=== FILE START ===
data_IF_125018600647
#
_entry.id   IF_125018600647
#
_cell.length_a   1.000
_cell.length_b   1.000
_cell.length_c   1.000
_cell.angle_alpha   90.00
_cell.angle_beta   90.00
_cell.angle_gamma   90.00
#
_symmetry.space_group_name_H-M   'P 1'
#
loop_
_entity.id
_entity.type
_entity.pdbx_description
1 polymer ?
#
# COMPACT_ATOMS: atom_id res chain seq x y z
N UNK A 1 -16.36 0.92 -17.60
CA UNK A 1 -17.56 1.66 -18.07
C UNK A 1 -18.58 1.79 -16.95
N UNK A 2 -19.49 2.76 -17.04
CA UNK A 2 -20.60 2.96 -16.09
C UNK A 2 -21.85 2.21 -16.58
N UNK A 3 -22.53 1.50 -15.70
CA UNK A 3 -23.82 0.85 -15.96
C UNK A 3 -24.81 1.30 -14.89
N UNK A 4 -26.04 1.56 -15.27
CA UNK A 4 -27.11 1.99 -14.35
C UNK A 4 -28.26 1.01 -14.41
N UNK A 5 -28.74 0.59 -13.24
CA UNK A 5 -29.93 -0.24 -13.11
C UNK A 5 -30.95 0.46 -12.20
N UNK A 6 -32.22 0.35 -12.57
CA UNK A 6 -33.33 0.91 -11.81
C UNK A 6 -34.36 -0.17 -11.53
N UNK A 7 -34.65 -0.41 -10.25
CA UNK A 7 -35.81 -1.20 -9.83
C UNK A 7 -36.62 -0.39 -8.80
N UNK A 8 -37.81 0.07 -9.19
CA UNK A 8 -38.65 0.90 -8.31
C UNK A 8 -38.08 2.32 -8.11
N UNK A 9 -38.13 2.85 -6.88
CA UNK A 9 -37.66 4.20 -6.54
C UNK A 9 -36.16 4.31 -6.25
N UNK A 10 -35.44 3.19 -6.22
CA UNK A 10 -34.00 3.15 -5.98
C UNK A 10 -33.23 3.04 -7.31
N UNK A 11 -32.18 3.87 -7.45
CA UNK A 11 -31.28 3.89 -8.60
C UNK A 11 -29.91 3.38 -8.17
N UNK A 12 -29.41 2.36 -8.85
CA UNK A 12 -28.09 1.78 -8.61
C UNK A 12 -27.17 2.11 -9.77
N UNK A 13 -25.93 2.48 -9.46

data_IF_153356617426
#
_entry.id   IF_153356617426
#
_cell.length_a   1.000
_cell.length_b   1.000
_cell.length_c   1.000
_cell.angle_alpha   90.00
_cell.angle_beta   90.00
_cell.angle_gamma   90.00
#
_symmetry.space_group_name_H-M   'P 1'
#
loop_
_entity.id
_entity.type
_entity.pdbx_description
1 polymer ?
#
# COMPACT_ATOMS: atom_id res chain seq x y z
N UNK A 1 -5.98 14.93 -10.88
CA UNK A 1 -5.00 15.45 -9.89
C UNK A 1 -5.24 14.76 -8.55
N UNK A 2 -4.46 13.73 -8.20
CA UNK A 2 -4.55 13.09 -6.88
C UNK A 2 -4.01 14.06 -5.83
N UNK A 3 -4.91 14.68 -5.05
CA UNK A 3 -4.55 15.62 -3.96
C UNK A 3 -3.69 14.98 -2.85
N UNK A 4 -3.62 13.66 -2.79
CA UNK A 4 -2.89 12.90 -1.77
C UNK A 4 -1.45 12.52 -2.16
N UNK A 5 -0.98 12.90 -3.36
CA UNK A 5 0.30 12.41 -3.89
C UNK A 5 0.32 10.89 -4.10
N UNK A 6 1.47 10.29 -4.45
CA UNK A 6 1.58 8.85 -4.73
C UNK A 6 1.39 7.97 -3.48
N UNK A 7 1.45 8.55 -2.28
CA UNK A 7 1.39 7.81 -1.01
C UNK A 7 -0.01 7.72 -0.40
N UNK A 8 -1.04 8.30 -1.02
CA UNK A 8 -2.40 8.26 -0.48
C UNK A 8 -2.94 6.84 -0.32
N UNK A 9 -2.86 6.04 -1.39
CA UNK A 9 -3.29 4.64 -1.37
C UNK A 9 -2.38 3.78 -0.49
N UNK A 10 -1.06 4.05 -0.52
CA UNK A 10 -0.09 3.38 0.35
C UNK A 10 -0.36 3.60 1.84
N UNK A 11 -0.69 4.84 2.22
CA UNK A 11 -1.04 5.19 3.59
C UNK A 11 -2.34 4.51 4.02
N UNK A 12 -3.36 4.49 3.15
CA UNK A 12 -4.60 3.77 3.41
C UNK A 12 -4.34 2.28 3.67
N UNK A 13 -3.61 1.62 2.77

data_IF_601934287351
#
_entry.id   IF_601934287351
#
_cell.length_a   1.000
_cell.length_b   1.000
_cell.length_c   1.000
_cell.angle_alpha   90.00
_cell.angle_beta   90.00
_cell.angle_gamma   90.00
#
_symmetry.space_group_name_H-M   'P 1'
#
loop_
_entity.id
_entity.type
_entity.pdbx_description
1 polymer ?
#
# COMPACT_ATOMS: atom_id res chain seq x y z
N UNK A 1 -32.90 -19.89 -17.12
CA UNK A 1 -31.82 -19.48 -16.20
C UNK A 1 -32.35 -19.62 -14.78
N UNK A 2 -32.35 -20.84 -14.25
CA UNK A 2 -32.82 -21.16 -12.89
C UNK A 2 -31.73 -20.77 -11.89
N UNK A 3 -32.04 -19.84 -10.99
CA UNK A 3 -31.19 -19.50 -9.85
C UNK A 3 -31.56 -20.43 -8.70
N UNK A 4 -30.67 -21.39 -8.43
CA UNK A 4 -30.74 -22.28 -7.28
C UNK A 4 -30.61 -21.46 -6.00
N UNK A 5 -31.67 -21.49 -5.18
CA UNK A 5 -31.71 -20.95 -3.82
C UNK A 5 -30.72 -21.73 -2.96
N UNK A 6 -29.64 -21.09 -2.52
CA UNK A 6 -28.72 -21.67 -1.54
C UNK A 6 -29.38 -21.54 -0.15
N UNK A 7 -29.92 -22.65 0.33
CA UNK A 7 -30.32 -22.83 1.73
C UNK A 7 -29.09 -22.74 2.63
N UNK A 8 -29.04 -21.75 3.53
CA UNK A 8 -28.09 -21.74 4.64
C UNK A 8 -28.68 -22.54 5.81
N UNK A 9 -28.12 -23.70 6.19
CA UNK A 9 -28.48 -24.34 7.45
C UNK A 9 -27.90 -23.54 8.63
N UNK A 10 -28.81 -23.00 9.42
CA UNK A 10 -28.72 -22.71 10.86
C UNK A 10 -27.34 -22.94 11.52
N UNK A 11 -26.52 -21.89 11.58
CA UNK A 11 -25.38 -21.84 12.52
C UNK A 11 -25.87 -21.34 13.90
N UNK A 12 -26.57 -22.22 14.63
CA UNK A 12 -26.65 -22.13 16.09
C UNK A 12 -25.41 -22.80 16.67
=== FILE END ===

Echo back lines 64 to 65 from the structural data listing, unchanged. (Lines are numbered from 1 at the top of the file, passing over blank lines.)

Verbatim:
_cell.length_c   1.000
_cell.angle_alpha   90.00